For this month, I would like to repost a LinkedIn article from Adam Ginsberg, IBM who is responsible for both Web Experience Factory (Portlet Factory) and RAD Portal Toolkit. It gives some insight into when to use various IBM tools as well as the advantages of Portlet Factory for supporting a plethora of mobile devices quickly with a minimum (none) of hand coding.
“Our goal is to make the development of exceptional web experiences as easy as possible for the largest group of developers. In the market place there are many different development technologies and approaches preferred, almost religiously, by different developers including Java Developers, .NET/C#, PHP, Ruby, Scala etc. Even grouping Java developers together is really hard with all the different approaches, tooling and frameworks preferred by different developers. For example, Java developers need to choose between tooling and frameworks like Spring, JSF, Struts, DOJO to name a few.
So from my perspective, with intent to be as open as possible, it probably makes sense to group developers looking at delivering exceptional web experiences via a WebSphere Portal platform into 3 key categories:
Type 1: Enterprise Java developers who are coder-naughts by trade and prefer a traditional enterprise Java development approach, and while there may be tooling, you ultimately dealing with lines of Java code. We provide tooling like RAD Portal Toolkit, but as mentioned above there are definitely groups of developers who prefer or have been instructed (via enterprise edict) to use other Java development tools. At the end of the day we keep them whole by the ability to “house” standard based JSR168, JSR286, WSRP based portlets, regardless of the development platform used.
Type 2: Agnostic coders – this group of developers, have strong understanding of development principles, but may not have deep J2EE skills. Note this includes Type #1, J2EE Developers and many other types of developers like .NET developers who can use a MODEL based development tool like Web Experience Factory to develop sophisticated solutions, without a lot of hand coding or need to get into the weeds of specific tooling. Sure, there’s an extension point if you do know Java, but it’s really not required for development of solutions. Another attraction point is the out of the box builders to connect to many different types of back-ends, like SAP, Domino and Oracle PeopleSoft without needing to know the ins and outs of those platforms.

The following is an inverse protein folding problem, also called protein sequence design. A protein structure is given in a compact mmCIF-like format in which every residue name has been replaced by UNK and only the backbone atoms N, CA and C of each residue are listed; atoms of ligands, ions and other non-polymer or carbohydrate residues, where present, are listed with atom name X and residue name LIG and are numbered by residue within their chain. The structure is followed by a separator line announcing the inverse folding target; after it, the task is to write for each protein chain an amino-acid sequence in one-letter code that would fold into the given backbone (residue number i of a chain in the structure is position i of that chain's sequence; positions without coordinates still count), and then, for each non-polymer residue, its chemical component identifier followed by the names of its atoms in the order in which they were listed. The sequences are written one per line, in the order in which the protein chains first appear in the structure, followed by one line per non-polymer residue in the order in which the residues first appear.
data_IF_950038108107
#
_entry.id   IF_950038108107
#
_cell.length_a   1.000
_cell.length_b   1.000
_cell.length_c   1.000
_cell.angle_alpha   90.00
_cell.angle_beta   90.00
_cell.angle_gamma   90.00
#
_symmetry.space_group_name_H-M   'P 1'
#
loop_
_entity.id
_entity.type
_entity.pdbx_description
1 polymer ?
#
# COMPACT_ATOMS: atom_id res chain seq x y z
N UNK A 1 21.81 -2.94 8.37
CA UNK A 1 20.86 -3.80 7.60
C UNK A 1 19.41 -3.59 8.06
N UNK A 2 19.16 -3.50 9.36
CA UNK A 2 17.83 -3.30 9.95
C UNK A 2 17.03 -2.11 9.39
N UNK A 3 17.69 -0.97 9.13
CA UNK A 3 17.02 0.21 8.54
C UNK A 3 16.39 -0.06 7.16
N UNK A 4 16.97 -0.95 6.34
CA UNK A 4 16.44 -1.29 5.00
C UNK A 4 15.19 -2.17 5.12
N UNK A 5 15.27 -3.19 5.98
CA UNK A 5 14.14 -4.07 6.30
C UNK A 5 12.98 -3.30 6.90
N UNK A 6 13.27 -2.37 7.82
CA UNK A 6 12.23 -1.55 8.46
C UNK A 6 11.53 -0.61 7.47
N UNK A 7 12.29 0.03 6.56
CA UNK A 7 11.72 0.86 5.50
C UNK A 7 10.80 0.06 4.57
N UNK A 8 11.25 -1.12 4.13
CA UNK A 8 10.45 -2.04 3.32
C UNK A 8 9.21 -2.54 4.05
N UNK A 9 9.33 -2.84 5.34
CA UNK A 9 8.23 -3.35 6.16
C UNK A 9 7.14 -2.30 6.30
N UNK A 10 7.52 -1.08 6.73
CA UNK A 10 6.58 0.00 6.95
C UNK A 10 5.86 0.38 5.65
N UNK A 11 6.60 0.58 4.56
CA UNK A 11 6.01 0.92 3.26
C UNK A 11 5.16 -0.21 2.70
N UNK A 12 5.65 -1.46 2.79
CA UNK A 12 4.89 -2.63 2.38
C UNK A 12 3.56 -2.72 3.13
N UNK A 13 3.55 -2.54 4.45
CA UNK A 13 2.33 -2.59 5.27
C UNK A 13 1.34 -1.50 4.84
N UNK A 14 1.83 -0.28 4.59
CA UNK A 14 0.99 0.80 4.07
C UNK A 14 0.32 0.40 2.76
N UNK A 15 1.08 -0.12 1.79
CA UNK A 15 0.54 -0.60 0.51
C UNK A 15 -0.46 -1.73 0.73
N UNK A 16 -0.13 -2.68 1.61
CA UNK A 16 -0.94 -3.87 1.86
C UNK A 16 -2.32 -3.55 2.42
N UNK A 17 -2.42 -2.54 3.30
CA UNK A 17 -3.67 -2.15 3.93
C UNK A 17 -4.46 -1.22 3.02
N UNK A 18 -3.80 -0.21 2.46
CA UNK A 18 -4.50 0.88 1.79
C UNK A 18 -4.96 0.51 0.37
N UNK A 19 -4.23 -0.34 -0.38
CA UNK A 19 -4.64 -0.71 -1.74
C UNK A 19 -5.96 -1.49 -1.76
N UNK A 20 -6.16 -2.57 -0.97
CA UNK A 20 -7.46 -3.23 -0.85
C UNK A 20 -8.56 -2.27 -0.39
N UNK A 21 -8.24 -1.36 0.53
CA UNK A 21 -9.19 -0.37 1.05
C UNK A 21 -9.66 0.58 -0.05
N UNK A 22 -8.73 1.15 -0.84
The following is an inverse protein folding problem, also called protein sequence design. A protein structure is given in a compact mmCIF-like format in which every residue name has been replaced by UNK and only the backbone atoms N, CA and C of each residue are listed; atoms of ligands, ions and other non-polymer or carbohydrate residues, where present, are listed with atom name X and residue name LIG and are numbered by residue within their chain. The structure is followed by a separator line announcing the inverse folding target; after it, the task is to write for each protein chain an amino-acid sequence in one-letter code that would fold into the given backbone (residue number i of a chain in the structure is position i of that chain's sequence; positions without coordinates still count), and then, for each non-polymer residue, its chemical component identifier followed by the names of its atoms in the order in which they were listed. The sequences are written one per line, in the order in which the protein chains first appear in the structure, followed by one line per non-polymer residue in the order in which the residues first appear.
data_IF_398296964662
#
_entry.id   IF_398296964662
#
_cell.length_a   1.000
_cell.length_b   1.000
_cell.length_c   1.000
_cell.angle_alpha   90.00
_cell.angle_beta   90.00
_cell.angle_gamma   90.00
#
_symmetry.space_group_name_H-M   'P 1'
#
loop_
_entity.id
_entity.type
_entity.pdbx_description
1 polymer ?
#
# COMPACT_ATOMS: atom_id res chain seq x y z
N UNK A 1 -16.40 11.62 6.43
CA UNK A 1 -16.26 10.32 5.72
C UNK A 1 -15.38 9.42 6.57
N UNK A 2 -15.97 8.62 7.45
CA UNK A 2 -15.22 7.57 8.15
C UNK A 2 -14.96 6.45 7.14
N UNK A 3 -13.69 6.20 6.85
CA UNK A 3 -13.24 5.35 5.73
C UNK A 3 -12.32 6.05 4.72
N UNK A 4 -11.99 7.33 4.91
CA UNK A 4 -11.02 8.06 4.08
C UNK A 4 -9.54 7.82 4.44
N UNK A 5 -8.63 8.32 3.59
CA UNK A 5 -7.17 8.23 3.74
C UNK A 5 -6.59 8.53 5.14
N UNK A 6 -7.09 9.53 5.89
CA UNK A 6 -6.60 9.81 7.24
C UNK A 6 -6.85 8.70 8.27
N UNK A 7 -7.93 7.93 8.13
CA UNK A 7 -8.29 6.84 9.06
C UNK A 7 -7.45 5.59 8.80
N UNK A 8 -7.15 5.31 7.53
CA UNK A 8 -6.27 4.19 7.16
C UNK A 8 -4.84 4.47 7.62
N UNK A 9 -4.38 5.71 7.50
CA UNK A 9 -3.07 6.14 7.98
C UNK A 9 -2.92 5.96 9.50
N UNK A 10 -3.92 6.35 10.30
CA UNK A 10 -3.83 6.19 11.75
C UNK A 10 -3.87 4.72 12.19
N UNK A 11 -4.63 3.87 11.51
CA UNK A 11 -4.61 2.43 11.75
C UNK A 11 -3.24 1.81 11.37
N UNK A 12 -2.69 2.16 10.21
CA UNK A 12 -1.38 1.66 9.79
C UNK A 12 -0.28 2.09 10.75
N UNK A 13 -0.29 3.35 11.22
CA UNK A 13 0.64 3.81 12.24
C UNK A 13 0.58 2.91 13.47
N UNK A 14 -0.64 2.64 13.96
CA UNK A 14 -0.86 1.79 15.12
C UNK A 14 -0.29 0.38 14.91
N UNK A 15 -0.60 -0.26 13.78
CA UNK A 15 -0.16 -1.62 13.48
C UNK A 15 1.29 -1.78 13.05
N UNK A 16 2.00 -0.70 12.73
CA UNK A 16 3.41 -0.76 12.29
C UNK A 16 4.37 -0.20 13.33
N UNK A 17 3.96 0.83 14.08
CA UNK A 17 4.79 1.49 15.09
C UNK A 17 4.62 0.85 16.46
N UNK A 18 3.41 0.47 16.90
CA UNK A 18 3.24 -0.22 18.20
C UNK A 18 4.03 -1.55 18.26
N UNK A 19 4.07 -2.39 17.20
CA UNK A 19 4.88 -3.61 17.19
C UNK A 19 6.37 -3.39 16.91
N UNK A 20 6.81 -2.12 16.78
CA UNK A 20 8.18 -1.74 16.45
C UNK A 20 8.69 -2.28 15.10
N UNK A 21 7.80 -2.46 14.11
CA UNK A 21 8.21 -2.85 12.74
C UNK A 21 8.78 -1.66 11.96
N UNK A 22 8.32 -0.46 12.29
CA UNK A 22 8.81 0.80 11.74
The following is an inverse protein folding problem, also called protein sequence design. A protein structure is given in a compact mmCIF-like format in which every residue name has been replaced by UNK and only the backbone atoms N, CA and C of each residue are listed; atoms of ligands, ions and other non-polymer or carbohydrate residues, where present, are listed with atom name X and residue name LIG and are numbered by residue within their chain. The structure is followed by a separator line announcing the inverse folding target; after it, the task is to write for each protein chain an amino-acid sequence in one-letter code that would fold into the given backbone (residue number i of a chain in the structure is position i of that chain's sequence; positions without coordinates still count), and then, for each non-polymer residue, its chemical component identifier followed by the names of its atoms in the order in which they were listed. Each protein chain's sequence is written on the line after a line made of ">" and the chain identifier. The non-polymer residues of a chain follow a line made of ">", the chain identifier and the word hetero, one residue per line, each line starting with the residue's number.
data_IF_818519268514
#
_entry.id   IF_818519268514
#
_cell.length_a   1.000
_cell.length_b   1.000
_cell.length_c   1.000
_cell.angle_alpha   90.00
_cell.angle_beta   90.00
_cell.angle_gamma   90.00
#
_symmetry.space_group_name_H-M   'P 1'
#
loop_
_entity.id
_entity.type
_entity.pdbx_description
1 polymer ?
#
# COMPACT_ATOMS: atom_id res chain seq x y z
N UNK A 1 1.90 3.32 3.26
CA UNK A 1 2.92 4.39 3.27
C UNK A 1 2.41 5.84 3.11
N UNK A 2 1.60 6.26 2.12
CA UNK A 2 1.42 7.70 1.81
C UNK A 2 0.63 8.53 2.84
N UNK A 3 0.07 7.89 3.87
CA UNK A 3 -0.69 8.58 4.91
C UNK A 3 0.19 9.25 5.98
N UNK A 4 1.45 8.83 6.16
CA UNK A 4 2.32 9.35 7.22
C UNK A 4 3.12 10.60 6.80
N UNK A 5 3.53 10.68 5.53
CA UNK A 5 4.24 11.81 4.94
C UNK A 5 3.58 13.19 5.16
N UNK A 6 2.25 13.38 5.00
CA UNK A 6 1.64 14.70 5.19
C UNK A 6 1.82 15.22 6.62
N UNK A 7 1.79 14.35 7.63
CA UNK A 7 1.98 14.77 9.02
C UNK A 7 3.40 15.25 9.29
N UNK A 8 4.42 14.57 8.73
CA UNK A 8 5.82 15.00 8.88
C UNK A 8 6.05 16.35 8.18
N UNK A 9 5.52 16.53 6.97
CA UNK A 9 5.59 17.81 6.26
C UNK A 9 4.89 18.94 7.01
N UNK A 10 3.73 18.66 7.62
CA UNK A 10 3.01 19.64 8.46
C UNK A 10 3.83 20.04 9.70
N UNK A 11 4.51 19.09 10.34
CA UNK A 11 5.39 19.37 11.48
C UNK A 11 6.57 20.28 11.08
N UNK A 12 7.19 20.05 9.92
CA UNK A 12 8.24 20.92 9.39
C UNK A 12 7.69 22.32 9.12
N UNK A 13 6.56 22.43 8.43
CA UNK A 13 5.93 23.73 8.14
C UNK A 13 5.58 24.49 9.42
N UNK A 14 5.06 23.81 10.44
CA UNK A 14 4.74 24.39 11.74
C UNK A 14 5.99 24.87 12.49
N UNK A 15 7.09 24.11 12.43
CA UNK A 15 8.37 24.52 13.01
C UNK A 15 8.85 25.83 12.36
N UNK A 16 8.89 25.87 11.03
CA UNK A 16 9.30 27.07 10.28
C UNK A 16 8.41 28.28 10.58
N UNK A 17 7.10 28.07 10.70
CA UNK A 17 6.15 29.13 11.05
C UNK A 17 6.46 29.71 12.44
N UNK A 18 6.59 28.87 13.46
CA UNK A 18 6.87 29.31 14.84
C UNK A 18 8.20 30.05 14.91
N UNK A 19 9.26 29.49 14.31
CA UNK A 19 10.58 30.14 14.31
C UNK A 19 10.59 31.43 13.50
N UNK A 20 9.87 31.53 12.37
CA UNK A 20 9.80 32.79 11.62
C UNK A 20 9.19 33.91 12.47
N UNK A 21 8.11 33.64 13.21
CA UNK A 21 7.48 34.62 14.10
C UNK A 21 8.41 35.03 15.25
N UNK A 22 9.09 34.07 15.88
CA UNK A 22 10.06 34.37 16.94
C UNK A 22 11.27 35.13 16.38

Type 3: The traditional web developer who’s not going to get caught up in building of enterprise applications. They would prefer to use their web development platform of choice, and would perhaps be happy to wrap it up as an iWidget for including in a portal driven exceptional web experience.
From speaking to customers and partners I find that organizations who are Type 1 will tend to stick to the traditional development tooling, and they are privileged to have a strong pool of deep java developers. That said there is a super-set of developers (i.e. including Type 1, 2 &3) who can use a model-based tool like Web Experience Factory to develop and extend out of the box functionality.
So, with the intent to reach a larger audience and skill set of developers we continue to provide strong investment in Web Experience Factory.
At IBM we also tend to use it for internal development projects like our Unified Task Portlet, IBM Connections Portlets, our IBM Industry Toolboxes for WebSphere Portal. Key reasons include:
- For ease of development and
- To allow a broader audience of developers to be able to modify and extend out of the box solutions, if needed.
We also find that model-based approach of Web Experience Factory with “builders” make it very easy to:
- Explain to developers what’s happening within a specific bit of code. If you look at a wizard-like interface and don’t have to reverse engineer code. This improves the learning curve and maintainability of solutions.
- Maximize re-use – using models and builders, with predefined patterns helps maximize re-use of common assets across teams and projects.
Note, we currently invest just as strongly in RAD Portal Toolkit, but we just don’t have the luxury of developing all our out of the box capability in both Web Experience Factory and RAD. As above, we’ve chosen Web Experience Factory.
Additionally, I would strongly recommend that organizations that are looking to leverage Web Experience Factory invest in skilling their developers correctly with training from IBM or via our partners, like you would any other development platform. I would also encourage engaging with IBM services or a partner on the first project, at least from a mentoring perspective, to ensure you build up the necessary skills for successful project.”
See the original posts and comments as well as add your own questions and thoughts here.
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